Another area of my focus is the Ottoman and Uyghur miniature. The oldest and most highly qualified examples of Turkish painting belong to the Uyghur Turks. The wall paintings and various miniatures found in Uyghur city remains from the 8th and 9th centuries are from the period during which Turks believed in Buddhism and Manichaeism. The first thing apparent in these miniatures is a decent life in harmony with nature. According to Manichaeism any evil deed, such as murder, or pulling off plants or fruits from trees , prolong the captivity of divine light on earth. Moreover, Mani both wrote and illustrated Manichaeism’s holy book, Arzhang, so that the illiterate could understand it as well; and these depictions are the first examples of miniature. In this sense, the birth of art in the East and West are one and the same; both develop from the urge to illustrate holy texts for illiterate people.
You say you do not plan your composition in advance, embracing an intuitive attitude. How did the paint behave on the hand-made papers you used in your new series some of which are on view at the Treasure Room exhibition? Were you able to predict it, or how can you predict it? Similarly, are your paints and pigments ready made or are they prepared in line with traditional methods, according to the examples of those epochs?
What goes around comes around. All these readings and resarch processes fill me and a place in me called the subconscious as it fills a treasure room. At some point you feel the desire to evacuate this room. And everything begins right at this moment. New images demand new materials and if you cannot find them you have to invent them. I make use of traditional methods of calligraphers when making these papers. I can never predict the results; actually getting to know the material, seeing-observing how they interact and the accumulation of experience as such will gradually render it predictable. At this stage, my case takes a lot of time as a trial-error process. I usually buy my paints as ready mades and I especially prefer Chinese and Japanese products.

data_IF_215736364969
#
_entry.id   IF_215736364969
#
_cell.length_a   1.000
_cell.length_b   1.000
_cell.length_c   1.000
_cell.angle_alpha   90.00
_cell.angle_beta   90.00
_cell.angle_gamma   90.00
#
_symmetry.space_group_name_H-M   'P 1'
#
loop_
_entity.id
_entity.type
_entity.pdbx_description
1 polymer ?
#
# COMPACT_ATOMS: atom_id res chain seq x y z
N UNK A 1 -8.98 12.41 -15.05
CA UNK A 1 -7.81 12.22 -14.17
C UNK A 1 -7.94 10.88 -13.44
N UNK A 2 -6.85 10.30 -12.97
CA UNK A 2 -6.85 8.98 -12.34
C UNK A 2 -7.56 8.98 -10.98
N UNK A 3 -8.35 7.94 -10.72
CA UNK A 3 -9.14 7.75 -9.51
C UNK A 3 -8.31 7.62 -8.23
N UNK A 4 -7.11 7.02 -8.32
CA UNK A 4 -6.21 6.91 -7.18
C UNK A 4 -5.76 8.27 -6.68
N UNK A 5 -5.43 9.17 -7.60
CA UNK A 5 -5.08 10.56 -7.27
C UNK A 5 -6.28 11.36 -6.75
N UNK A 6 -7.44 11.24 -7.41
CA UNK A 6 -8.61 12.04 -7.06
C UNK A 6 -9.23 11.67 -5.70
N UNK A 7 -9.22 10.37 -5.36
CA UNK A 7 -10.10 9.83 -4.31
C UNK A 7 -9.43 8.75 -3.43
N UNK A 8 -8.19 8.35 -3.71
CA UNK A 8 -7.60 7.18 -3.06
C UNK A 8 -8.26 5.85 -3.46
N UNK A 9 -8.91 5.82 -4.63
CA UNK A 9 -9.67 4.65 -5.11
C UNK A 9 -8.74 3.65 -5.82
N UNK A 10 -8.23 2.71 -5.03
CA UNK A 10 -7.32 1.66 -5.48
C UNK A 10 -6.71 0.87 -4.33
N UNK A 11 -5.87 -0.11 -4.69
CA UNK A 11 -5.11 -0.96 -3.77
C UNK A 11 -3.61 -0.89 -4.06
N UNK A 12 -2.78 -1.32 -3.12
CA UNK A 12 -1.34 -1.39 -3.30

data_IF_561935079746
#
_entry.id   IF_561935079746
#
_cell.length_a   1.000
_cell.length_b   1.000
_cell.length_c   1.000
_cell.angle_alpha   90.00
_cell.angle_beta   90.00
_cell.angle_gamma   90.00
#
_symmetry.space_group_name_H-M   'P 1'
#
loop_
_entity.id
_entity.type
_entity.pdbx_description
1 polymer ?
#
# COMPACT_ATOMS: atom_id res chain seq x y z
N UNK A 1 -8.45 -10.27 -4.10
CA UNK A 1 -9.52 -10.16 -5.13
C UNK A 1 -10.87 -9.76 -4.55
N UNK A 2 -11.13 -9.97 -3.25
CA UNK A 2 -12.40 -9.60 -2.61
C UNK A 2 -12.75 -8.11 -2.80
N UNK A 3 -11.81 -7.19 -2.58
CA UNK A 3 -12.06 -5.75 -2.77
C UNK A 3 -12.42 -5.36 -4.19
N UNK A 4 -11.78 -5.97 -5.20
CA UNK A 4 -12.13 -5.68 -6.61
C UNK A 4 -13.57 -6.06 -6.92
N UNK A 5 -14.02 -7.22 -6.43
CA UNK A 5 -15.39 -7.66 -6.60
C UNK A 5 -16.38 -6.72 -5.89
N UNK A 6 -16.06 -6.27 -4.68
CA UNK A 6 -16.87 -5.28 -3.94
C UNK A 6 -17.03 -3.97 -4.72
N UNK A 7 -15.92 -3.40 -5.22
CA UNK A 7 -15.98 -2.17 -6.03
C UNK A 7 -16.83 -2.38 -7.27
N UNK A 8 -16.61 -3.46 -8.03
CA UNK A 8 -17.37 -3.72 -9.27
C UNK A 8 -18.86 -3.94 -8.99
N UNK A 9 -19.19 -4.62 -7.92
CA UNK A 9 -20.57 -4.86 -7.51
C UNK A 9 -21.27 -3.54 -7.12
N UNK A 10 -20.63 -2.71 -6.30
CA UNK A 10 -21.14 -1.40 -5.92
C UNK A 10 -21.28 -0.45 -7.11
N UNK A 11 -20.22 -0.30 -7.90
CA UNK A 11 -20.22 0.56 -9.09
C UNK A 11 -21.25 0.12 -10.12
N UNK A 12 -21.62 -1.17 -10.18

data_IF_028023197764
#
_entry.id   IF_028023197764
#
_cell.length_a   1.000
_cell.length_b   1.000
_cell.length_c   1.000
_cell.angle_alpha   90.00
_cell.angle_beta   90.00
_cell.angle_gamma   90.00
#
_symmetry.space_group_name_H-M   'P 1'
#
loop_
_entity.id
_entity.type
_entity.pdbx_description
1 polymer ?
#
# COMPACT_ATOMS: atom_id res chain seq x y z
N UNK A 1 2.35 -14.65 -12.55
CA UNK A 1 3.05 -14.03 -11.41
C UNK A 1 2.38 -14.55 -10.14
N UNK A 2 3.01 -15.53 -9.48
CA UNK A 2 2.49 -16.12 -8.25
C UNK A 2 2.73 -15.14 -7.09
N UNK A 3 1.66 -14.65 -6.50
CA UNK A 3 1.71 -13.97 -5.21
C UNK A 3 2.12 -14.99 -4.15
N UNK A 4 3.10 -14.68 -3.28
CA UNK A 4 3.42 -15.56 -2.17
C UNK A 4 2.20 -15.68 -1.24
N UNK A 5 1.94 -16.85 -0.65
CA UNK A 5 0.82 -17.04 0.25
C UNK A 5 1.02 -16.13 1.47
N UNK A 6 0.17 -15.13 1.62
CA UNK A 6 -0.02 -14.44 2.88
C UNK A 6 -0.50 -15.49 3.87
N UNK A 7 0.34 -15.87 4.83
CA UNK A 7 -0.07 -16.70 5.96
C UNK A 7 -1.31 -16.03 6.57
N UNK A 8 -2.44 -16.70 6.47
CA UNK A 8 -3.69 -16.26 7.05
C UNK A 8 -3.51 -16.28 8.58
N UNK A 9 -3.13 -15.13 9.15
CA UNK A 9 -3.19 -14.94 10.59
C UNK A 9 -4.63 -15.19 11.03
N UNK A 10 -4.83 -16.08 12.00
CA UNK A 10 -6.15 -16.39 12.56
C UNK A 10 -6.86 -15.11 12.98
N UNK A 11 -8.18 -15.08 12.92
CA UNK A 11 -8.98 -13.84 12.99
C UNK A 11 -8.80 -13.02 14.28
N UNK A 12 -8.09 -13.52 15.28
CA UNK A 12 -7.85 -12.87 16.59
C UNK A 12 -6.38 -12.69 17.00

Your works embody a deep narrative urge. How do you interpret them in this framework? Shall we read each of them as a sequence of a story, or is each a single story harboring various readings?
I never depart with the urge to illustrate a story. Anything that keeps my mind busy from time to time definitely finds a place in my canvases as a color or form, one day or another. On the other hand, these paintings I create as a series can be thought of as a story book; like a whole book containing various stories under different headings, with a clear beginning and an end, weaved around a certain idea or emotion and collected under one big title. Each painting is meaningful in itself, but also part of the puzzle. A finished and exhibited work is as far from and close to the viewer as it is far from and close to me. Me trying to explain my work is nothing more than trying to interpret it, like the viewer. Even if someone like me who emphasizes spontaneity and coincidences begins the process with a preliminary design, the work can be finalized in a radically different way. As a result, the story is constantly rewritten throughout the process of painting. It is never possible for me to predict the end of the painting. Working with the feeling of curiosity kept alive by this mystery is another source of motivation. I deeply enjoy looking at a painting once it is finished.
What are the new materials you would like to experiment with, or new subject matters you would like to focus your future research on?
I think of using a different material on canvas instead of oil paint. I have not pursued it yet. There are 8-10 papers I have to finish first, as soon as I finish them I will enter a new phase. I believe I will focus on Confucius and as he said, ” Either find a path, open a path or remove yourself from the path”.
How did you meet Art50?
A friend of mine had started working there. Ahe offered me to be featured in the website and we have been working together since that very day.